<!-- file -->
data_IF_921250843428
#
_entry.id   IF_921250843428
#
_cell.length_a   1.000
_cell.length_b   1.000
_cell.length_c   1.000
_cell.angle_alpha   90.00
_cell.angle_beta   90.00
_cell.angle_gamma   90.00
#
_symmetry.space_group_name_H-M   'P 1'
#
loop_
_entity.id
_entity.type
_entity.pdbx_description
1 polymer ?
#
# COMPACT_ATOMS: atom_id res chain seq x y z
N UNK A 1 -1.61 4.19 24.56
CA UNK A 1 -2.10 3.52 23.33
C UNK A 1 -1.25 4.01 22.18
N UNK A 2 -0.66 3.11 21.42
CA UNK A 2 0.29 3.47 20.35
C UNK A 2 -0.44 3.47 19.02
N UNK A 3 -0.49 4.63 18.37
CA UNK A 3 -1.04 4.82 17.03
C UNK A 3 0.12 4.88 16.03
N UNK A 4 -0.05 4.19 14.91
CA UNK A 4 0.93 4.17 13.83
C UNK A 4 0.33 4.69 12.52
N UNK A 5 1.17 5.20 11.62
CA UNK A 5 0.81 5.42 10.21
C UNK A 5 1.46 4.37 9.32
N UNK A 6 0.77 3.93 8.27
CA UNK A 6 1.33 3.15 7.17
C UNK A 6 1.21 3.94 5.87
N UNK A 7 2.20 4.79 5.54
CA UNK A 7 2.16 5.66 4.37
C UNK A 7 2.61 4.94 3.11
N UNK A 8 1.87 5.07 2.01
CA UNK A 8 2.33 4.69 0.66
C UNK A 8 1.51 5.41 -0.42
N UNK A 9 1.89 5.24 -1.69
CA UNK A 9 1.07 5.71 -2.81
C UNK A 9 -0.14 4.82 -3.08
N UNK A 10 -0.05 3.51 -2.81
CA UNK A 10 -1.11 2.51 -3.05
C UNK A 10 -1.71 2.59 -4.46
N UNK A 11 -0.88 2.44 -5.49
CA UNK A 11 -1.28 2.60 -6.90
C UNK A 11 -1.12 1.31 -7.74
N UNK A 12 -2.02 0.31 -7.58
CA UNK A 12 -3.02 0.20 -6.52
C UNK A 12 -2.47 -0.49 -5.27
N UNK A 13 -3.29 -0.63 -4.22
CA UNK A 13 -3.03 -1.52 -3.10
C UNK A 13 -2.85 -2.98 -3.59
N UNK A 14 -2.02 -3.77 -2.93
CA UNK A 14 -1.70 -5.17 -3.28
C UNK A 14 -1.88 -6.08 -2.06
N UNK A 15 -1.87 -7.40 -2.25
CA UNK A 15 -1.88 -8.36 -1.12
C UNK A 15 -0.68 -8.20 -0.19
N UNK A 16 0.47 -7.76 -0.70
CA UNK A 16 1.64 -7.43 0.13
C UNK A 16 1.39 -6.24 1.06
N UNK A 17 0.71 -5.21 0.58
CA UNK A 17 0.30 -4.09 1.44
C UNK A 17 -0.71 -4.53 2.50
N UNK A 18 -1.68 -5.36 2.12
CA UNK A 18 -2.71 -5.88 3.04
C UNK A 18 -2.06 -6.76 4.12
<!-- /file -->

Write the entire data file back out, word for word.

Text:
data_IF_921250843428
#
_entry.id   IF_921250843428
#
_cell.length_a   1.000
_cell.length_b   1.000
_cell.length_c   1.000
_cell.angle_alpha   90.00
_cell.angle_beta   90.00
_cell.angle_gamma   90.00
#
_symmetry.space_group_name_H-M   'P 1'
#
loop_
_entity.id
_entity.type
_entity.pdbx_description
1 polymer ?
#
# COMPACT_ATOMS: atom_id res chain seq x y z
N UNK A 1 -1.61 4.19 24.56
CA UNK A 1 -2.10 3.52 23.33
C UNK A 1 -1.25 4.01 22.18
N UNK A 2 -0.66 3.11 21.42
CA UNK A 2 0.29 3.47 20.35
C UNK A 2 -0.44 3.47 19.02
N UNK A 3 -0.49 4.63 18.37
CA UNK A 3 -1.04 4.82 17.03
C UNK A 3 0.12 4.88 16.03
N UNK A 4 -0.05 4.19 14.91
CA UNK A 4 0.93 4.17 13.83
C UNK A 4 0.33 4.69 12.52
N UNK A 5 1.17 5.20 11.62
CA UNK A 5 0.81 5.42 10.21
C UNK A 5 1.46 4.37 9.32
N UNK A 6 0.77 3.93 8.27
CA UNK A 6 1.33 3.15 7.17
C UNK A 6 1.21 3.94 5.87
N UNK A 7 2.20 4.79 5.54
CA UNK A 7 2.16 5.66 4.37
C UNK A 7 2.61 4.94 3.11
N UNK A 8 1.87 5.07 2.01
CA UNK A 8 2.33 4.69 0.66
C UNK A 8 1.51 5.41 -0.42
N UNK A 9 1.89 5.24 -1.69
CA UNK A 9 1.07 5.71 -2.81
C UNK A 9 -0.14 4.82 -3.08
N UNK A 10 -0.05 3.51 -2.81
CA UNK A 10 -1.11 2.51 -3.05
C UNK A 10 -1.71 2.59 -4.46
N UNK A 11 -0.88 2.44 -5.49
CA UNK A 11 -1.28 2.60 -6.90
C UNK A 11 -1.12 1.31 -7.74
N UNK A 12 -2.02 0.31 -7.58
CA UNK A 12 -3.02 0.20 -6.52
C UNK A 12 -2.47 -0.49 -5.27
N UNK A 13 -3.29 -0.63 -4.22
CA UNK A 13 -3.03 -1.52 -3.10
C UNK A 13 -2.85 -2.98 -3.59
N UNK A 14 -2.02 -3.77 -2.93
CA UNK A 14 -1.70 -5.17 -3.28
C UNK A 14 -1.88 -6.08 -2.06
N UNK A 15 -1.87 -7.40 -2.25
CA UNK A 15 -1.88 -8.36 -1.12
C UNK A 15 -0.68 -8.20 -0.19
N UNK A 16 0.47 -7.76 -0.70
CA UNK A 16 1.64 -7.43 0.13
C UNK A 16 1.39 -6.24 1.06
N UNK A 17 0.71 -5.21 0.58
CA UNK A 17 0.30 -4.09 1.44
C UNK A 17 -0.71 -4.53 2.50
N UNK A 18 -1.68 -5.36 2.12
CA UNK A 18 -2.71 -5.88 3.04
C UNK A 18 -2.06 -6.76 4.12